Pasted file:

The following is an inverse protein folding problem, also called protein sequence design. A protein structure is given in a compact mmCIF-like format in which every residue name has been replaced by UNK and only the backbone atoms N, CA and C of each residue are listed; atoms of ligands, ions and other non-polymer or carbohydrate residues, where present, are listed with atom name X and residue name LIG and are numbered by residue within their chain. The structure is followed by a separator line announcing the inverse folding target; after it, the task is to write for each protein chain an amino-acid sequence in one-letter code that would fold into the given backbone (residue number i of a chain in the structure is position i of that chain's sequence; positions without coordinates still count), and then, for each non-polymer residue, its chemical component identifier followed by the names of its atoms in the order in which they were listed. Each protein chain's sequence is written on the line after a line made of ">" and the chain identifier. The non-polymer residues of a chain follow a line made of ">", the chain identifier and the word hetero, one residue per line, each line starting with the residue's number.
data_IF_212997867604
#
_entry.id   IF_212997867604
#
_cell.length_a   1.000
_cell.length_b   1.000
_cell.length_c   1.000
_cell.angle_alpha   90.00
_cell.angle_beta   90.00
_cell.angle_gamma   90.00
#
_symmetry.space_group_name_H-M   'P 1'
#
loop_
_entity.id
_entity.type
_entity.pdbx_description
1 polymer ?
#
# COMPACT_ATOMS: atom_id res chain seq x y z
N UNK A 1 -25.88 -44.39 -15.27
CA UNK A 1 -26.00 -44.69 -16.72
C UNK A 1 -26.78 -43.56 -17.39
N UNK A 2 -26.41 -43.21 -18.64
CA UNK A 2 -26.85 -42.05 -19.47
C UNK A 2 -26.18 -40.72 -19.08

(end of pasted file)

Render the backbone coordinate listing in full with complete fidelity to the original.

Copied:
The following is an inverse protein folding problem, also called protein sequence design. A protein structure is given in a compact mmCIF-like format in which every residue name has been replaced by UNK and only the backbone atoms N, CA and C of each residue are listed; atoms of ligands, ions and other non-polymer or carbohydrate residues, where present, are listed with atom name X and residue name LIG and are numbered by residue within their chain. The structure is followed by a separator line announcing the inverse folding target; after it, the task is to write for each protein chain an amino-acid sequence in one-letter code that would fold into the given backbone (residue number i of a chain in the structure is position i of that chain's sequence; positions without coordinates still count), and then, for each non-polymer residue, its chemical component identifier followed by the names of its atoms in the order in which they were listed. Each protein chain's sequence is written on the line after a line made of ">" and the chain identifier. The non-polymer residues of a chain follow a line made of ">", the chain identifier and the word hetero, one residue per line, each line starting with the residue's number.
data_IF_212997867604
#
_entry.id   IF_212997867604
#
_cell.length_a   1.000
_cell.length_b   1.000
_cell.length_c   1.000
_cell.angle_alpha   90.00
_cell.angle_beta   90.00
_cell.angle_gamma   90.00
#
_symmetry.space_group_name_H-M   'P 1'
#
loop_
_entity.id
_entity.type
_entity.pdbx_description
1 polymer ?
#
# COMPACT_ATOMS: atom_id res chain seq x y z
N UNK A 1 -25.88 -44.39 -15.27
CA UNK A 1 -26.00 -44.69 -16.72
C UNK A 1 -26.78 -43.56 -17.39
N UNK A 2 -26.41 -43.21 -18.64
CA UNK A 2 -26.85 -42.05 -19.47
C UNK A 2 -26.18 -40.72 -19.08